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Guidelines for Effective Schematic HMI Design

Guidelines for Effective HMI DesignMost modern manufacturing processes are controlled and monitored by computer based control and data acquisition systems. This means that one of the primary ways that an operator interacts with a process is through computer display screens. These screens may simply passively display information, or they may be interactive, allowing an operator to select an object and make a change which will be then be relayed to the actual process. This interface where a person interacts with a display, and consequently the process, is called a Human-Machine Interface, or HMI.
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Human-Machine Interfaces for Process Industries

hmiOperating and troubleshooting a modern automated manufacturing process requires seeing and acting on hundreds or thousands of individual pieces of data. Digital control systems and plant-wide information systems have given us the ability to bring all of the data regarding plant status and performance to a single location. The challenge then is to create effective visual displays that allow the consumers of this information to easily understand and interact with the data.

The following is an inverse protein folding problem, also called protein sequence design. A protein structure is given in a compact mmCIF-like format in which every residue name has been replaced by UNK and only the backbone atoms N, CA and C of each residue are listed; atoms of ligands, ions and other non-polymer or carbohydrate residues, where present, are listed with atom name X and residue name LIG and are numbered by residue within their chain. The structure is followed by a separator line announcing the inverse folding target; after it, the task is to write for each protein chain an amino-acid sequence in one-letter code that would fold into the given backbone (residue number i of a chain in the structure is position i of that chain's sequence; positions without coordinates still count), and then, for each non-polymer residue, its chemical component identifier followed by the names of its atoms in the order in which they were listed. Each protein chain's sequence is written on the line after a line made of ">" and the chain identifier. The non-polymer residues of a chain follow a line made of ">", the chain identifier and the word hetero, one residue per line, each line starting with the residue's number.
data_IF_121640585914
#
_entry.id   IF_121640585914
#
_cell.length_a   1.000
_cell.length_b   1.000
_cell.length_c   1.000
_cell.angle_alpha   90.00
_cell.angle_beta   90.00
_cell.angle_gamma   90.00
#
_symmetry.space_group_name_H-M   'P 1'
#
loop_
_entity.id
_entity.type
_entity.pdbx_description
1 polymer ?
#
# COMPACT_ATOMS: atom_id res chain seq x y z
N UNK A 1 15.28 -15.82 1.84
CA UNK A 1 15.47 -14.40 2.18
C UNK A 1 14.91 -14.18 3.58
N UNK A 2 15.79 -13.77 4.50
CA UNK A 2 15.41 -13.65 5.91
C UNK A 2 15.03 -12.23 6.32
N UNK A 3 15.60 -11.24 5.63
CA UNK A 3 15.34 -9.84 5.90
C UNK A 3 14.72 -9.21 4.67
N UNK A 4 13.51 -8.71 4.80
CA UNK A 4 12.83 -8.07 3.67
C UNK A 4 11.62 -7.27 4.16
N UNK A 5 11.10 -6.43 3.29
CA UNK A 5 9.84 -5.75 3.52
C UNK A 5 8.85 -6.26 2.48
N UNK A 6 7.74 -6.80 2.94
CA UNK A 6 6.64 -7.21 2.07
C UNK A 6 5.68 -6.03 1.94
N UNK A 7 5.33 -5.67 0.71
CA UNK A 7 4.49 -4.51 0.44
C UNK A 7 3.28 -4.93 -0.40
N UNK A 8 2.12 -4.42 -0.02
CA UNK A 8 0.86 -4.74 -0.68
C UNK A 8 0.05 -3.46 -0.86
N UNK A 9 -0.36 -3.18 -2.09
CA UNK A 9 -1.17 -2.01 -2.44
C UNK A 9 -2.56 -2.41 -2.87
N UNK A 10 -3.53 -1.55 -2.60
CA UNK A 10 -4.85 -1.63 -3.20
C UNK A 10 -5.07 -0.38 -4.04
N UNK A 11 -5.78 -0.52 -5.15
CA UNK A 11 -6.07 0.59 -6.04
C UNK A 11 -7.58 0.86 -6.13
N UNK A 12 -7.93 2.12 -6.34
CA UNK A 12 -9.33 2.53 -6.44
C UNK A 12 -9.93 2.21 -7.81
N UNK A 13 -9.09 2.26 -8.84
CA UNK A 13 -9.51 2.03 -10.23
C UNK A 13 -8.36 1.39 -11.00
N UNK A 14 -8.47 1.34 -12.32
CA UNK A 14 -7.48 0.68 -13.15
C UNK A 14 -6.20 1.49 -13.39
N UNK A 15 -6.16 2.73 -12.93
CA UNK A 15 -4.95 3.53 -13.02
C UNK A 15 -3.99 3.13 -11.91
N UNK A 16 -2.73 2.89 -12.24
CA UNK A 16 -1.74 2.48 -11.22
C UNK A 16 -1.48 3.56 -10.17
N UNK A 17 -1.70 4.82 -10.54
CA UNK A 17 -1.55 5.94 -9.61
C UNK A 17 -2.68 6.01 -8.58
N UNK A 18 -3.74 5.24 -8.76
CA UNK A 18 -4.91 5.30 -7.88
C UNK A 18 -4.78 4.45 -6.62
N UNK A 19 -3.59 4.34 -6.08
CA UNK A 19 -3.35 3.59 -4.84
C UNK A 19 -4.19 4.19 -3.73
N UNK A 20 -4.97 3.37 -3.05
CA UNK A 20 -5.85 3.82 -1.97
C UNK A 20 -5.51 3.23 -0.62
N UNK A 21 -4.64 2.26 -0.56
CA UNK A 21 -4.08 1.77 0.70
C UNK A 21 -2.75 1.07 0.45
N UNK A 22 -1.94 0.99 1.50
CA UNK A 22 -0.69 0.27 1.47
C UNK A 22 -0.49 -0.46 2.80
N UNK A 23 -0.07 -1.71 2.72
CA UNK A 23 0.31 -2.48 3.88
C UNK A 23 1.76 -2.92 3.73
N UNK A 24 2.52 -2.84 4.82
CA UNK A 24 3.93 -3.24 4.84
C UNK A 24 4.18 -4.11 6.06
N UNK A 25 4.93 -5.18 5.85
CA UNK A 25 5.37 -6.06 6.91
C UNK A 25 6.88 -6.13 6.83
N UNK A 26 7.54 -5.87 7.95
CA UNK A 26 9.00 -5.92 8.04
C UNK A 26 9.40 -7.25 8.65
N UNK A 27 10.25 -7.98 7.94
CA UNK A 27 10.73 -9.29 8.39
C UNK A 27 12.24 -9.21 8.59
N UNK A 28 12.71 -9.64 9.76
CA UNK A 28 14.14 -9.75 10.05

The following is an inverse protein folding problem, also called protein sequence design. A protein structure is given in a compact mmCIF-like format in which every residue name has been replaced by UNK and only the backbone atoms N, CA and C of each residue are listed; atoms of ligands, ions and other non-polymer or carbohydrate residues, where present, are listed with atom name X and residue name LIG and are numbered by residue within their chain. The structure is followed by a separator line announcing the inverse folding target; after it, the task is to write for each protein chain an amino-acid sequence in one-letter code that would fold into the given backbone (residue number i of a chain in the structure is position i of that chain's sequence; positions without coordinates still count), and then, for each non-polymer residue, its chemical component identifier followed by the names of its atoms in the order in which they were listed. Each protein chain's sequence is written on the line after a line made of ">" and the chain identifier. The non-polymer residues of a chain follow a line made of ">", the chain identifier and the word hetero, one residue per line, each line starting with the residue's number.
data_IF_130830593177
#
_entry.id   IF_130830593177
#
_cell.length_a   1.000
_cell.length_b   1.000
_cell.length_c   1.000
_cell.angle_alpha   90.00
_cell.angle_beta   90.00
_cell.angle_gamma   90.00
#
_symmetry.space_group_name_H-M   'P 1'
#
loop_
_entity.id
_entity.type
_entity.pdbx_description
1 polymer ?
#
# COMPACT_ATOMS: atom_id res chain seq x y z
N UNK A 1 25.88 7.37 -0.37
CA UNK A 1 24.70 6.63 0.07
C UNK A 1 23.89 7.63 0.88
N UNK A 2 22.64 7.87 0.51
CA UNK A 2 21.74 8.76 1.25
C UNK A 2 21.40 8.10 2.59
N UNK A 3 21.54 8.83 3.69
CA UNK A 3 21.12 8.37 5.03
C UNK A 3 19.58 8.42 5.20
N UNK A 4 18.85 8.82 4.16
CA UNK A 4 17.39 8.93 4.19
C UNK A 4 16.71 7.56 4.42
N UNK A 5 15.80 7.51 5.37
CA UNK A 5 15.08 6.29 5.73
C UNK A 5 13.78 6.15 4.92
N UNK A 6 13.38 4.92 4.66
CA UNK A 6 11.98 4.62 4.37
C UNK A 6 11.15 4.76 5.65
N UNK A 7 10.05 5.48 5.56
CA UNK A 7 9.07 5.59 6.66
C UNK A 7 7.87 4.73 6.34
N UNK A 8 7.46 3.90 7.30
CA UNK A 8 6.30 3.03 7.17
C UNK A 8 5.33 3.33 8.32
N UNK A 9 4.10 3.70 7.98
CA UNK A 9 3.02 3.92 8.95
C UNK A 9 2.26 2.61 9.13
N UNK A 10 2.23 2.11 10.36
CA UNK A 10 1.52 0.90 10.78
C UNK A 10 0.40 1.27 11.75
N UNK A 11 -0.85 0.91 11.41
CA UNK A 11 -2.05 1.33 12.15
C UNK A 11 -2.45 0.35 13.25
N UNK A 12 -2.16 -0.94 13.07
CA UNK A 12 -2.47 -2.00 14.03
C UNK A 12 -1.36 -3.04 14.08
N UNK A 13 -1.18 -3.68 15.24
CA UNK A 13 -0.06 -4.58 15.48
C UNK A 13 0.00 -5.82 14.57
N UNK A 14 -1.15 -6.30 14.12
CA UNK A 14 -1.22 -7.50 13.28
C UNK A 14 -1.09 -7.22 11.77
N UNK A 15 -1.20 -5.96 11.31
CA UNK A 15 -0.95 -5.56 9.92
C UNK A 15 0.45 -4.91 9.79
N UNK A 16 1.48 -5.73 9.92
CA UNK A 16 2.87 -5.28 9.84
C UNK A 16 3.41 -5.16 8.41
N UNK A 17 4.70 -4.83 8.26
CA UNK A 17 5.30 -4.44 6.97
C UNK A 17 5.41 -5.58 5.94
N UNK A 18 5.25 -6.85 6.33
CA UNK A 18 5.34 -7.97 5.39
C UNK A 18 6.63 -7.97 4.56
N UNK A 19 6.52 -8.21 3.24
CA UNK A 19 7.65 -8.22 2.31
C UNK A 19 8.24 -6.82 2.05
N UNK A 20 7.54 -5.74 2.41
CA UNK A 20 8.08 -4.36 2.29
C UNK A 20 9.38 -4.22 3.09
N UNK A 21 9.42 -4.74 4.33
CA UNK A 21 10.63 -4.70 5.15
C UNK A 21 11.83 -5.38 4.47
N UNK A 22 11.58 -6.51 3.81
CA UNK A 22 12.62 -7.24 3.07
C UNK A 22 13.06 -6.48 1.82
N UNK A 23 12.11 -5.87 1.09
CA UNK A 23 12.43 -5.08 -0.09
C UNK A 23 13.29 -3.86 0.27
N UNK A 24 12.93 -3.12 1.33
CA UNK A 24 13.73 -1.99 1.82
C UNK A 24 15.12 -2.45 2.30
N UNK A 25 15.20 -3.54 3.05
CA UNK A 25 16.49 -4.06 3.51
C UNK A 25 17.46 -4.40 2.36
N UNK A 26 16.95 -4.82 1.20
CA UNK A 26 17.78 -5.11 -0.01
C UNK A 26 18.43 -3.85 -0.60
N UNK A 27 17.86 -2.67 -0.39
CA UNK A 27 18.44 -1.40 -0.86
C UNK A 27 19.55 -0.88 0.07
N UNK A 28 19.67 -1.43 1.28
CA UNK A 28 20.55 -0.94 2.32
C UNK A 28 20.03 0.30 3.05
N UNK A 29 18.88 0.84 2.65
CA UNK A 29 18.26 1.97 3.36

In the world of digital controls, the visual portion of the human-machine interface, or HMI, is typically a configurable, electronic flat panel display. The challenge is to design graphics for these screens which “best” convey the status of the process to the operators.
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3 Key Benefits of Plant Information Management Systems (PIMS)

benefits of a plant information management systemWhen it comes to operating a manufacturing process of any kind, everyone will agree that it is beneficial to have a lot of data. However, simply collecting and storing data does not, by itself, yield measurable benefits. In order to take full advantage of the data, it needs to be organized, archived and then made available in a variety of formats throughout a facility.